Ferguson’s instincts weren’t always spot on.
In the pantheon of Manchester United greats, few stand as tall (figuratively, of course) as Paul Scholes.
A member of United’s famed ‘Class of 92’, Scholes made his debut in 1994 in a League Cup clash against Port Vale. The young midfielder scored twice, laying down an early marker of what was to come.
By the time Scholes hung up his boots in 2013, retiring alongside Alex Ferguson, he had 11 Premier League winners’ medals in his trophy cabinet, as well as three FA Cups and three League Cups.
Most importantly, he had a Champions League winners’ medal from 2008 after missing out on the 1999 final through suspension.
Over the course of his career, Scholes became one of the most revered midfielders to ever play the game, and a crucial cog in United’s trophy-laden golden era.
Xavi’s praise for Scholes.
In 2012, Barcelona legend Xavi famously declared Scholes as the ‘greatest midfielder of the last 20 years’, a barometer of the esteem in which the United man was held by other midfield greats.
Scholes was renowned for his goalscoring prowess. Armed with a ferocious shot, he was adept at timing runs into the box, and despite his relatively small stature, he scored his fair share of headers.
And while Ferguson would grow to consider Scholes as one of the greatest players he had ever coached, the legendary Scot’s first opinion of him was far from complimentary.
“I will always remember Paul Scholes‘ first day at our club,” Ferguson wrote in his 2013 autobiography.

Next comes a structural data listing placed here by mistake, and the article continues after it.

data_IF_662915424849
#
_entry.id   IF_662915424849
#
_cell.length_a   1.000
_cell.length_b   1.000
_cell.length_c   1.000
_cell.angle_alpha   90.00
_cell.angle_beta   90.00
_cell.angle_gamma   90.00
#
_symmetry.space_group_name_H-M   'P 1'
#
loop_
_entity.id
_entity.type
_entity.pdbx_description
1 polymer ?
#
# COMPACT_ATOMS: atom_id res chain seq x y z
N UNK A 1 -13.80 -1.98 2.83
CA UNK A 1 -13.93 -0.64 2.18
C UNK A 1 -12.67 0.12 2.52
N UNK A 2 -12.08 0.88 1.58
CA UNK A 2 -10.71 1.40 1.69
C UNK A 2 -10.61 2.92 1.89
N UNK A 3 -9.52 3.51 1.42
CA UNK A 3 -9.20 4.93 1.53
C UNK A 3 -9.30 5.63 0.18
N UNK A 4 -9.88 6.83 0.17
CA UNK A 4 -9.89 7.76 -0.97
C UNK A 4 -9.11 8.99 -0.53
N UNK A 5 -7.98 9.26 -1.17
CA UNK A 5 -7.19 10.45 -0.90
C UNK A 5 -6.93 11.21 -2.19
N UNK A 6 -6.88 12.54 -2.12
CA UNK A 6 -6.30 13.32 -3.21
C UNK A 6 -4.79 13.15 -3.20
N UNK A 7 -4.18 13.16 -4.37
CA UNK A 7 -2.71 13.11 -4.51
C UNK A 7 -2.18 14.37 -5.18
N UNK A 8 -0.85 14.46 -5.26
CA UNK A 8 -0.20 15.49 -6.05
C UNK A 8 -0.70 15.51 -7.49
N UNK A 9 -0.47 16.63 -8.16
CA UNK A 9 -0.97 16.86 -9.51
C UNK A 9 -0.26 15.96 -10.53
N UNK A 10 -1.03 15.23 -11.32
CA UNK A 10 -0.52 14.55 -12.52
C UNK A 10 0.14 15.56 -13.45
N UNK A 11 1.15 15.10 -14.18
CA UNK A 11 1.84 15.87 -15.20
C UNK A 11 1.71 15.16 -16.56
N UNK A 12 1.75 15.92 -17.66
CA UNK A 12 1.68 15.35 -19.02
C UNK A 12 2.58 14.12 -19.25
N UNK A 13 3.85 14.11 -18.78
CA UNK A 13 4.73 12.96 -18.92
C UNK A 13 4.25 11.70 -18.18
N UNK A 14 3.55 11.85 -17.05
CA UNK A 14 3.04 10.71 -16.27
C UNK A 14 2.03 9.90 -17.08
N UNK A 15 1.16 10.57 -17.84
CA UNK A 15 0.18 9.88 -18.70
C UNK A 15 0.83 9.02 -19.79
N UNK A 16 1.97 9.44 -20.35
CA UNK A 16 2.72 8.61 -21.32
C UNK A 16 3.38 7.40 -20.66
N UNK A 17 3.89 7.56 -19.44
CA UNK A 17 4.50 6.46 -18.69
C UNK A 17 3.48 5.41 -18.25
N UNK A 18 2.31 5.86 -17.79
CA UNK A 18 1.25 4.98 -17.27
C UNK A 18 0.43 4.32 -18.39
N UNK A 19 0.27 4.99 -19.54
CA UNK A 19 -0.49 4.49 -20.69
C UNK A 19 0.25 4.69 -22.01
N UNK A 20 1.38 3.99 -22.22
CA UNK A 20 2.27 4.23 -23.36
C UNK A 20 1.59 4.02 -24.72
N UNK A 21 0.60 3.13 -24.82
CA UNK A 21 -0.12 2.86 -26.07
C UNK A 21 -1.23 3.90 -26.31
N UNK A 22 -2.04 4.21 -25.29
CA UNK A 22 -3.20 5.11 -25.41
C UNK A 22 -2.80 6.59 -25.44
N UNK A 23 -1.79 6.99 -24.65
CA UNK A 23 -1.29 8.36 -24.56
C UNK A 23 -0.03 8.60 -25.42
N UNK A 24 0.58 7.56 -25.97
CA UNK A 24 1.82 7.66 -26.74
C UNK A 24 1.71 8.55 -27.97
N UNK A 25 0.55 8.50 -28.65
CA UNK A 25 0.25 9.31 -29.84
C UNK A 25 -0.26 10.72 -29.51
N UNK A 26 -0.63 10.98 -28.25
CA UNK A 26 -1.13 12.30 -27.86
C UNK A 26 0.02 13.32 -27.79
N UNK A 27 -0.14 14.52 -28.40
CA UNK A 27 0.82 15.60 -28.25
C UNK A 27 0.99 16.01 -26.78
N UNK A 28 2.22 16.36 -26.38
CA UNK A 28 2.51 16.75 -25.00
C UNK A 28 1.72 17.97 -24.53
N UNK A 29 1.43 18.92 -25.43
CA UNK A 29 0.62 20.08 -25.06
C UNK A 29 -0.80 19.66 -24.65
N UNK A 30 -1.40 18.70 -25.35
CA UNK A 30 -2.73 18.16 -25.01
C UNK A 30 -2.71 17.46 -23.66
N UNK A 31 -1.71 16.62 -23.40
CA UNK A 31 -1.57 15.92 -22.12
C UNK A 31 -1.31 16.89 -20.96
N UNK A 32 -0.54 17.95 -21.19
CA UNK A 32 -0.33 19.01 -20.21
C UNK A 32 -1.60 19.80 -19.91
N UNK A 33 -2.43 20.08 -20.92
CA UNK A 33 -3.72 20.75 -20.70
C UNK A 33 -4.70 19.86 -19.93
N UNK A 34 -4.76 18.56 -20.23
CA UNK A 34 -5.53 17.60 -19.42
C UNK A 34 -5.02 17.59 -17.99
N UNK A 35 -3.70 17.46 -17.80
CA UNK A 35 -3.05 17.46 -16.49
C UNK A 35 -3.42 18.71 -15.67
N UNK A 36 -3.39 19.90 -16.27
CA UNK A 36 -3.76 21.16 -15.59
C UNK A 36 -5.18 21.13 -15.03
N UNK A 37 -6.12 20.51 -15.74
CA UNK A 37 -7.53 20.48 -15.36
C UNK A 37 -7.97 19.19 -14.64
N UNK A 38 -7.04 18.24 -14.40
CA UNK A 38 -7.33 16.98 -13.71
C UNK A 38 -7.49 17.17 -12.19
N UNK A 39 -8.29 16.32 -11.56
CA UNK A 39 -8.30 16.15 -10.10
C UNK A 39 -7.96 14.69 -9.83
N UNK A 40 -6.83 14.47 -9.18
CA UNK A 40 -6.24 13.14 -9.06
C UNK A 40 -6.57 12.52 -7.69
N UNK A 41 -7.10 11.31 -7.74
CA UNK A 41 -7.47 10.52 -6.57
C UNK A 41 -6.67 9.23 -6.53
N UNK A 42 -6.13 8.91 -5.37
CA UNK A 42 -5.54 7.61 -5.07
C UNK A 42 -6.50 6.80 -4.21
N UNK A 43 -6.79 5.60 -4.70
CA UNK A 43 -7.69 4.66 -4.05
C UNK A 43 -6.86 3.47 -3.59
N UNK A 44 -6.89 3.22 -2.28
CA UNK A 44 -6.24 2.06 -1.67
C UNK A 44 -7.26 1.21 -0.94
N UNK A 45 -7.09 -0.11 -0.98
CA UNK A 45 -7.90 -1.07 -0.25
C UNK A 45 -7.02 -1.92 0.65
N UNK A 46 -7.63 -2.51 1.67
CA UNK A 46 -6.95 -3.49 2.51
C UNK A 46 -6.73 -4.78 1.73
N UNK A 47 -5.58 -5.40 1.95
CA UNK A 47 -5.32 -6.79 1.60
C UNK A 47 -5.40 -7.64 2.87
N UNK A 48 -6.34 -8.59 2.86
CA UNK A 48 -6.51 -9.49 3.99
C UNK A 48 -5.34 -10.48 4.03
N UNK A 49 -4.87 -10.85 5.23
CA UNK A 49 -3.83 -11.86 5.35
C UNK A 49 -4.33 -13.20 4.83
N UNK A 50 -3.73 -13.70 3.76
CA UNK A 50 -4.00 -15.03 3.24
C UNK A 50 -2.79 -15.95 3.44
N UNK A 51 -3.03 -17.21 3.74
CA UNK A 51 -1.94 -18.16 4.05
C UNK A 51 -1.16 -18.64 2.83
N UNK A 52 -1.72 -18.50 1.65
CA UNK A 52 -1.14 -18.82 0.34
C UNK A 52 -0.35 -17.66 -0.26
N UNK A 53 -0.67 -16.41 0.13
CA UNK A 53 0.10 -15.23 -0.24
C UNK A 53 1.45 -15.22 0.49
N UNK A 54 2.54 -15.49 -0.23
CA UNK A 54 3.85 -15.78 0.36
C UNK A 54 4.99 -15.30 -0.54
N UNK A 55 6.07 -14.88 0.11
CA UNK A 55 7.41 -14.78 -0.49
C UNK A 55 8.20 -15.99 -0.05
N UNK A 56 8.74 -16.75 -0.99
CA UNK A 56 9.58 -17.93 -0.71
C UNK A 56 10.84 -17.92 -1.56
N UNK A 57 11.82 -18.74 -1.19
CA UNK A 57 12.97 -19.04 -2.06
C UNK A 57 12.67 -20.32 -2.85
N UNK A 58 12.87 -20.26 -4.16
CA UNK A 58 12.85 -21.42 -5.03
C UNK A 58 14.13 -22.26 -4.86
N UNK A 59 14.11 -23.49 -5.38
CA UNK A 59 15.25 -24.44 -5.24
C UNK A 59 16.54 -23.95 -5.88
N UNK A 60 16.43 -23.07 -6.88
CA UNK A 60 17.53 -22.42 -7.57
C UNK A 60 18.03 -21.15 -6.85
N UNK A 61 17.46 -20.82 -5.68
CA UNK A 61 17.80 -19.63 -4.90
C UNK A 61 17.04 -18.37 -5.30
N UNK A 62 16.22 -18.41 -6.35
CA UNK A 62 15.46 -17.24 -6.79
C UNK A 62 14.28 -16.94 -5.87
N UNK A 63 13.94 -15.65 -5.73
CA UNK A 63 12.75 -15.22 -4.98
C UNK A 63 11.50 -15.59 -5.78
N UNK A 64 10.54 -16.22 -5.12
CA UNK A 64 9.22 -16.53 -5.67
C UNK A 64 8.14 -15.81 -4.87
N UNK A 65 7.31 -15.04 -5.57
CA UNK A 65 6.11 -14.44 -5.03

“That Scholes has got no chance. Too small”
“He came in with a little guy called Paul O’Keefe. His father, Eamonn, had played at Everton. They were standing behind Brian Kidd, who had told me he was bringing in two lads, he liked the look of.
“They were 13. ‘Where are these two young kids?’ I asked Brian. They were so small they were invisible behind Brian’s frame.
“They were about four feet eight inches tall. I looked at this tiny pair and thought; ‘How are these two going to become footballers?’
“It became a standing joke at our club. When Scholesy came into the youth team, I said, in the coaches’ room: ‘That Scholes has got no chance. Too small.’
It was likely one of the few occasions on which Ferguson was glad to be wrong. By the time Scholes turned 18, he had sprouted ‘three or four inches’.
And while he was, in Ferguson’s words, ‘exceptionally shy’, Scholes let his football do the talking.
Uninterested in the celebrity side of being a Premier League footballer, Scholes succeeded through a combination of hard work and humility.
“As a young forward, in the hole, Scholes would be guaranteed 15 goals a season,” wrote Ferguson.
“When he developed into a central midfield player, he had the brain for the passing game and a talent for orchestration.
“He must have been a natural. I loved watching teams trying to mark him out of the game.
“He would take them into positions they didn’t want to go to, and with a single touch would turn the ball around the corner, or feint away and hit the reverse pass.
“Opponents would spend a minute tracking him and then be made to appear inconsequential or even foolish.
“They would end up galloping back to their own box. He would destroy a marker that way.”
Ferguson went on to call Scholes “probably the best English midfielder since Bobby Charlton,” saying that he elevated himself above Paul Gascoigne because of his longevity and for improving himself after he turned 30.
It’s hard to argue with that assessment.